The basic division discovered by researchers – that between givers and takers – is the subject of perhaps the most famous essay, “Essay on Loving-Kindness,” by Rabbi Eliyahu Eliezer Dessler, one of the greatest Jewish thinkers of the 20th century. Dessler divides the world into “givers” and “takers,” though obviously very few people are exclusively one or the other.
As long as one is primarily a taker, writes Dessler, he is incapable of fulfilling the task for which we come into the world: to complete ourselves in our relationship to God, to our fellow man and to ourselves.
One of Dessler’s startling insights – today commonplace in Torah discourse – is that we don’t give because we love, but we love because we give. He quotes one wise woman as saying, “Everything I kept for myself is gone; everything I gave to others remains.”
Material objects are consumed or disintegrate, but that which is given creates a relationship that endures. A web of deep personal relationships is another leading predictor of eudaimonic well-being and physical health.
ANOTHER WAY of describing the distinction between hedonic and eudainomic well-being is as the distinction between fun and joy. Fun is associated with particular activities. It is an excitation of the nerve endings designed to distract us from something we would rather not face – the purpose of our existence. So much of social media and modern entertainment is purely distraction.
Fun activities can be pursued, but not happily.
As our Sages say of honor – the more one pursues it, the faster it flees from one – so it is with fun. Esfahani Smith quotes recent studies showing the pursuit of fun actually makes people more unhappy. A 2010 statistical review in the Clinical Psychology Review finds that from 1938 to 2007, every successive generation of college students has reported higher rates of depression, narcissism and other psychopathologies, even as the focus on hedonistic activities, at the expense of those connected to a sense of meaning, has grown.
Joy, on the other hand, is less related to specific events. Rather, it is a state of being – a feeling of connectedness to God, to one’s fellow human beings, to oneself. The basic feeling that the world has a purpose and that one’s life has meaning within that larger purpose is more or less constant.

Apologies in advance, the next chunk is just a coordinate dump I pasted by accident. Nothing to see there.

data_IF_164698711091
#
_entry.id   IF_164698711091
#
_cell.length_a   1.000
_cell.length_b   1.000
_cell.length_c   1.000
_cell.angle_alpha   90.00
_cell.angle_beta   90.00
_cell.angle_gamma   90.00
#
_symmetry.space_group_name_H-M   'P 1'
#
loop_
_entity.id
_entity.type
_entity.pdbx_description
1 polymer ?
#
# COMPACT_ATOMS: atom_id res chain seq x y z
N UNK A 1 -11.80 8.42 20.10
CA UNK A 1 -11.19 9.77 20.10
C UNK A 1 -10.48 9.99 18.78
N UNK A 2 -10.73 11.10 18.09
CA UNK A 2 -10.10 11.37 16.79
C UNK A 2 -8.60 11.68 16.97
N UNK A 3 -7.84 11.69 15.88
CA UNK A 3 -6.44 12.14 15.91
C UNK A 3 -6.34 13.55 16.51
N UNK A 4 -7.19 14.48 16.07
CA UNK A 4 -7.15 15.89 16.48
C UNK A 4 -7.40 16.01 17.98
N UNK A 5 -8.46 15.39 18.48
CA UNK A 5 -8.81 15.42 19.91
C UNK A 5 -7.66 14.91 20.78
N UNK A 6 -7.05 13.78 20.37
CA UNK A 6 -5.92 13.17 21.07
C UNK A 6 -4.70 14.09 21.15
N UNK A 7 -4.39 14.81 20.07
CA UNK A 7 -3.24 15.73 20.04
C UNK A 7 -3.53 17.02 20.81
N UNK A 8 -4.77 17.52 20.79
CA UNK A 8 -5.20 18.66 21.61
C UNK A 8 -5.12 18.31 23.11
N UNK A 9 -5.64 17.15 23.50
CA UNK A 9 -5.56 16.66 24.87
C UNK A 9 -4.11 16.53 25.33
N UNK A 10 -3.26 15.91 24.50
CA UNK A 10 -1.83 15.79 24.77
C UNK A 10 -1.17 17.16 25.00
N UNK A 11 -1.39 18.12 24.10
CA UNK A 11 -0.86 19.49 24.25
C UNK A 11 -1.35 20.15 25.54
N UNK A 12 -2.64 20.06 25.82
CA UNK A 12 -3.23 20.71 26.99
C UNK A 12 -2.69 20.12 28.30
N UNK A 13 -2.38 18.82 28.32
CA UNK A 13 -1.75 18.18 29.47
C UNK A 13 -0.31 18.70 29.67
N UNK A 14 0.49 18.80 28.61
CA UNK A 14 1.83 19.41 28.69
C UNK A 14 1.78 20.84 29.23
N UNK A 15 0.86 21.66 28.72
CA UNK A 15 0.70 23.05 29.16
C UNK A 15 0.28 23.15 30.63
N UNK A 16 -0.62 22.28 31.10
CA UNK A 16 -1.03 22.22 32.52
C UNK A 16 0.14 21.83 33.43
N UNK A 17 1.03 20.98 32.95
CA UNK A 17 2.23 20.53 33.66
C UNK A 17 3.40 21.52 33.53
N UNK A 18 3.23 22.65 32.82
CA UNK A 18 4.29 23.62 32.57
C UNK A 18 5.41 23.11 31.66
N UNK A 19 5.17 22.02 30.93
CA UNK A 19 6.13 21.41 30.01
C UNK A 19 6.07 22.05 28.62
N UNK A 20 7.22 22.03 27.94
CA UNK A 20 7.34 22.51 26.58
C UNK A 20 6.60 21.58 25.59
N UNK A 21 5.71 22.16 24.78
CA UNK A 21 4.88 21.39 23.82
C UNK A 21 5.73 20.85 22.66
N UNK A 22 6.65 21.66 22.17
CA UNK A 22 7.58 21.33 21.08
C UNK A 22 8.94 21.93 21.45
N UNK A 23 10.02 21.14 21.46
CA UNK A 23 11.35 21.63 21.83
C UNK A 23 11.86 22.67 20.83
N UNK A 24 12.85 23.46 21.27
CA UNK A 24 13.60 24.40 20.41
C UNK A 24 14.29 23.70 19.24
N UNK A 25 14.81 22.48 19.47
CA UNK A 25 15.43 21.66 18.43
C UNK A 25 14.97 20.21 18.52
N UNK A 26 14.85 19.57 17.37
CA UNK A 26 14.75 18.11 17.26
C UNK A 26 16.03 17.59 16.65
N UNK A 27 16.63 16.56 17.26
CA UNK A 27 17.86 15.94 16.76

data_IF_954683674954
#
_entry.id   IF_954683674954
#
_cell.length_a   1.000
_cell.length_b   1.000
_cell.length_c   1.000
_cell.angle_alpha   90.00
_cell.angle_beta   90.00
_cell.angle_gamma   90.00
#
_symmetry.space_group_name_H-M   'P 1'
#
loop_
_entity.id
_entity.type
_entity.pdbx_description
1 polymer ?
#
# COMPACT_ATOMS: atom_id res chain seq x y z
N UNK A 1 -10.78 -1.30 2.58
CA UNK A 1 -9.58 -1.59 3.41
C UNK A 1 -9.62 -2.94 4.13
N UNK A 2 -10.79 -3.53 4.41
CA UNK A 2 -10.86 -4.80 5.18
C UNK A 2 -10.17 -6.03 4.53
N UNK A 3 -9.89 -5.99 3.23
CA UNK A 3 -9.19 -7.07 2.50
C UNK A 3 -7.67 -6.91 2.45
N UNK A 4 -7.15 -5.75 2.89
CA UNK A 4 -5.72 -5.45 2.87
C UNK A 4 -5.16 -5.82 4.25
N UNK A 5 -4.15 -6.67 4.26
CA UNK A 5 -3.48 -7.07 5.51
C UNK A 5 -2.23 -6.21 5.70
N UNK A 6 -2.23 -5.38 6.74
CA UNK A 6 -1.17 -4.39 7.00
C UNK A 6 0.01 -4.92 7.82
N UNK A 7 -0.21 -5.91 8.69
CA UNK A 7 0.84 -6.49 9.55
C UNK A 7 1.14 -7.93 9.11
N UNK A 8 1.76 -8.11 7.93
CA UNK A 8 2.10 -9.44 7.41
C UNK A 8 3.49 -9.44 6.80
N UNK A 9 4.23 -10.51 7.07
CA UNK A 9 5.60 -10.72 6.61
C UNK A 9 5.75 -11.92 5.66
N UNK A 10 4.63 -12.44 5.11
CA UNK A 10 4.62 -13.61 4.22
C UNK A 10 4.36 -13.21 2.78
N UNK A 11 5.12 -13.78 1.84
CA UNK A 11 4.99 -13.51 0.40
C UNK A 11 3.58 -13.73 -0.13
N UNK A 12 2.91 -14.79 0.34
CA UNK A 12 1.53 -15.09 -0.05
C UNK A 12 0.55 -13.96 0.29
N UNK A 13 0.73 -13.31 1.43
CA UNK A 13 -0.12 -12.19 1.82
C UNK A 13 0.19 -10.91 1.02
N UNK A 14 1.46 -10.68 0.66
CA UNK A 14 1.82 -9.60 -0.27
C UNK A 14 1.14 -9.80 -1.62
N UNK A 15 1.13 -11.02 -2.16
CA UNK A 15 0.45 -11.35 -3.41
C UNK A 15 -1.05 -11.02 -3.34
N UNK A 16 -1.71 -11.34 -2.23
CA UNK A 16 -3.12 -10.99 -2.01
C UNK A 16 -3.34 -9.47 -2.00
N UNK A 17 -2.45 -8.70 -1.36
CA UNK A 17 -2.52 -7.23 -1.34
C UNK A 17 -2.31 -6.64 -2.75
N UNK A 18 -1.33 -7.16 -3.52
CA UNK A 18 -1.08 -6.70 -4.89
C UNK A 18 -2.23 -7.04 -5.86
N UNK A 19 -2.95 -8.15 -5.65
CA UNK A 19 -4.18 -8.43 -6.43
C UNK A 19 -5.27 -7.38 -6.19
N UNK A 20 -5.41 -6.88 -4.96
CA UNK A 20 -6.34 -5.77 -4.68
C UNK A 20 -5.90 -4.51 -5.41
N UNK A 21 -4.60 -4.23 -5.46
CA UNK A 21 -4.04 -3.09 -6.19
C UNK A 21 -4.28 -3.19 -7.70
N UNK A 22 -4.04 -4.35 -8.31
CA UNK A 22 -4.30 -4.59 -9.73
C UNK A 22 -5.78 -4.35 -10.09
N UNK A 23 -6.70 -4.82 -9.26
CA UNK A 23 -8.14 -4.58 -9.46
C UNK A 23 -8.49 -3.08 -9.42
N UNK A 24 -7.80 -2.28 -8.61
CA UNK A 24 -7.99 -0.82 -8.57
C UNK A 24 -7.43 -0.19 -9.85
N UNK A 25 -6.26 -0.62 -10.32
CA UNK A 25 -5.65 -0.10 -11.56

WHAT IS true of individuals is no less true of civilizations – without a sense of purpose, they wither and die. Man, notes David Goldman, polymath author of How Civilizations Die (and Why Islam is Dying Too), is the only being conscious of his own mortality. He cannot bear mortality without some connection to something that will outlive him.
That is the central insight of Victor Frankl’s Man’s Search for Meaning – “Being human always points, and is directed, to something or someone, other that one’s self” – and is confirmed in the work of social psychologists like Roy Baumeister.
Healthy animals act out of an instinct for self-preservation and preservation of the species.
Not so human beings who have lost a sense of meaning or belief in immortality. Without a belief in something worth transmitting to future generations, people cease to produce children. And those who find nothing of value to pass on to their descendants are also cut off from the civilization that produced them, and will do little to resist the Huns at the gates.
The Western world today is in the throes of rapid population decline that is nearing the point of irreversibility, and will result, within this century, in an unsustainable situation where there are as many elderly retirees as workers. In the Islamic world the decline of fertility is even more precipitous – indeed unprecedented in world history.
Since the 1978 Islamic Revolution in Iran, the fertility rate has dropped by five children per woman to under replacement levels.
Happily, Israel is the only country in the developed world with an above replacement level of fertility: 2.6 children per non-haredi woman and 2.9 per woman with the haredi community included. But exploration of the radical distinction between Israel and other nations, and Judaism and other religions will have to wait for another time.
The writer is director of Jewish Media Resources, has written a regular column in The Jerusalem Post Magazine since 1997, and is the author of eight biographies of modern Jewish leaders.